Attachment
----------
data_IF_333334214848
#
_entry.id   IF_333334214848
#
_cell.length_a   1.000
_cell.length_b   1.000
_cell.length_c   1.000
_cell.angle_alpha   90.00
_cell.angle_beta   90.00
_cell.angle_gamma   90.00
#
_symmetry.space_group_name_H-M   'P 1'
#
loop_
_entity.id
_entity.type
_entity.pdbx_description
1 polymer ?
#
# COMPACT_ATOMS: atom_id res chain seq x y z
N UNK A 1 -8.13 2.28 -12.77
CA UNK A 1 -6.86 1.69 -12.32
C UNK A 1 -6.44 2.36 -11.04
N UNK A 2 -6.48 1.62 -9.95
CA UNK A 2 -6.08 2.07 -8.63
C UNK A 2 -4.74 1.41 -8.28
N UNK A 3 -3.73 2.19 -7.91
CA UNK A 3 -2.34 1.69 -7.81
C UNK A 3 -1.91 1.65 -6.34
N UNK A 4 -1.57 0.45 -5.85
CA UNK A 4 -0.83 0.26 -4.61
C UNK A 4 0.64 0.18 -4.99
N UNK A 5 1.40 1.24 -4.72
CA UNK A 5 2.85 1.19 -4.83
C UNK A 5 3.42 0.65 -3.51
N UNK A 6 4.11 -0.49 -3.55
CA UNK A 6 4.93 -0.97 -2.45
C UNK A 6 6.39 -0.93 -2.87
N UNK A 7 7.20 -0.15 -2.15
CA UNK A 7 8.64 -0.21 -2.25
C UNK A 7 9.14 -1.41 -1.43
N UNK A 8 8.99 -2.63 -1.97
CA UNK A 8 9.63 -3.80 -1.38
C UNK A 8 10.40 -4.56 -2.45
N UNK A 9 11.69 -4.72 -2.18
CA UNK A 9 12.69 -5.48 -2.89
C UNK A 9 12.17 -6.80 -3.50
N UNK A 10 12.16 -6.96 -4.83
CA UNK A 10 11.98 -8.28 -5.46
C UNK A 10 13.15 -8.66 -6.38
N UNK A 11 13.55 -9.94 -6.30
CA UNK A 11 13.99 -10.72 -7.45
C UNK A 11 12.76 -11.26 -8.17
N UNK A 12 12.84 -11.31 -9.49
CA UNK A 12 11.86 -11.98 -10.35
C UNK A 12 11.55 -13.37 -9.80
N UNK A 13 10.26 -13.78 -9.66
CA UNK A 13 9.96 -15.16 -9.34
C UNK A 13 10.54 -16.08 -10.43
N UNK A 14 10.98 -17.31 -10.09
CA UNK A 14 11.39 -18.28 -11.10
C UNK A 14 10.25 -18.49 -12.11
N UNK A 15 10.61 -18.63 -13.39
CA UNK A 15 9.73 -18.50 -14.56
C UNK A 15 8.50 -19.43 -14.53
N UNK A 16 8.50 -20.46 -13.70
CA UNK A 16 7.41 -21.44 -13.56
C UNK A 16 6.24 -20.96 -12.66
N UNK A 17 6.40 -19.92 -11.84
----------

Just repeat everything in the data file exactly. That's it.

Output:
data_IF_333334214848
#
_entry.id   IF_333334214848
#
_cell.length_a   1.000
_cell.length_b   1.000
_cell.length_c   1.000
_cell.angle_alpha   90.00
_cell.angle_beta   90.00
_cell.angle_gamma   90.00
#
_symmetry.space_group_name_H-M   'P 1'
#
loop_
_entity.id
_entity.type
_entity.pdbx_description
1 polymer ?
#
# COMPACT_ATOMS: atom_id res chain seq x y z
N UNK A 1 -8.13 2.28 -12.77
CA UNK A 1 -6.86 1.69 -12.32
C UNK A 1 -6.44 2.36 -11.04
N UNK A 2 -6.48 1.62 -9.95
CA UNK A 2 -6.08 2.07 -8.63
C UNK A 2 -4.74 1.41 -8.28
N UNK A 3 -3.73 2.19 -7.91
CA UNK A 3 -2.34 1.69 -7.81
C UNK A 3 -1.91 1.65 -6.34
N UNK A 4 -1.57 0.45 -5.85
CA UNK A 4 -0.83 0.26 -4.61
C UNK A 4 0.64 0.18 -4.99
N UNK A 5 1.40 1.24 -4.72
CA UNK A 5 2.85 1.19 -4.83
C UNK A 5 3.42 0.65 -3.51
N UNK A 6 4.11 -0.49 -3.55
CA UNK A 6 4.93 -0.97 -2.45
C UNK A 6 6.39 -0.93 -2.87
N UNK A 7 7.20 -0.15 -2.15
CA UNK A 7 8.64 -0.21 -2.25
C UNK A 7 9.14 -1.41 -1.43
N UNK A 8 8.99 -2.63 -1.97
CA UNK A 8 9.63 -3.80 -1.38
C UNK A 8 10.40 -4.56 -2.45
N UNK A 9 11.69 -4.72 -2.18
CA UNK A 9 12.69 -5.48 -2.89
C UNK A 9 12.17 -6.80 -3.50
N UNK A 10 12.16 -6.96 -4.83
CA UNK A 10 11.98 -8.28 -5.46
C UNK A 10 13.15 -8.66 -6.38
N UNK A 11 13.55 -9.94 -6.30
CA UNK A 11 13.99 -10.72 -7.45
C UNK A 11 12.76 -11.26 -8.17
N UNK A 12 12.84 -11.31 -9.49
CA UNK A 12 11.86 -11.98 -10.35
C UNK A 12 11.55 -13.37 -9.80
N UNK A 13 10.26 -13.78 -9.66
CA UNK A 13 9.96 -15.16 -9.34
C UNK A 13 10.54 -16.08 -10.43
N UNK A 14 10.98 -17.31 -10.09
CA UNK A 14 11.39 -18.28 -11.10
C UNK A 14 10.25 -18.49 -12.11
N UNK A 15 10.61 -18.63 -13.39
CA UNK A 15 9.73 -18.50 -14.56
C UNK A 15 8.50 -19.43 -14.53
N UNK A 16 8.50 -20.46 -13.70
CA UNK A 16 7.41 -21.44 -13.56
C UNK A 16 6.24 -20.96 -12.66
N UNK A 17 6.40 -19.92 -11.84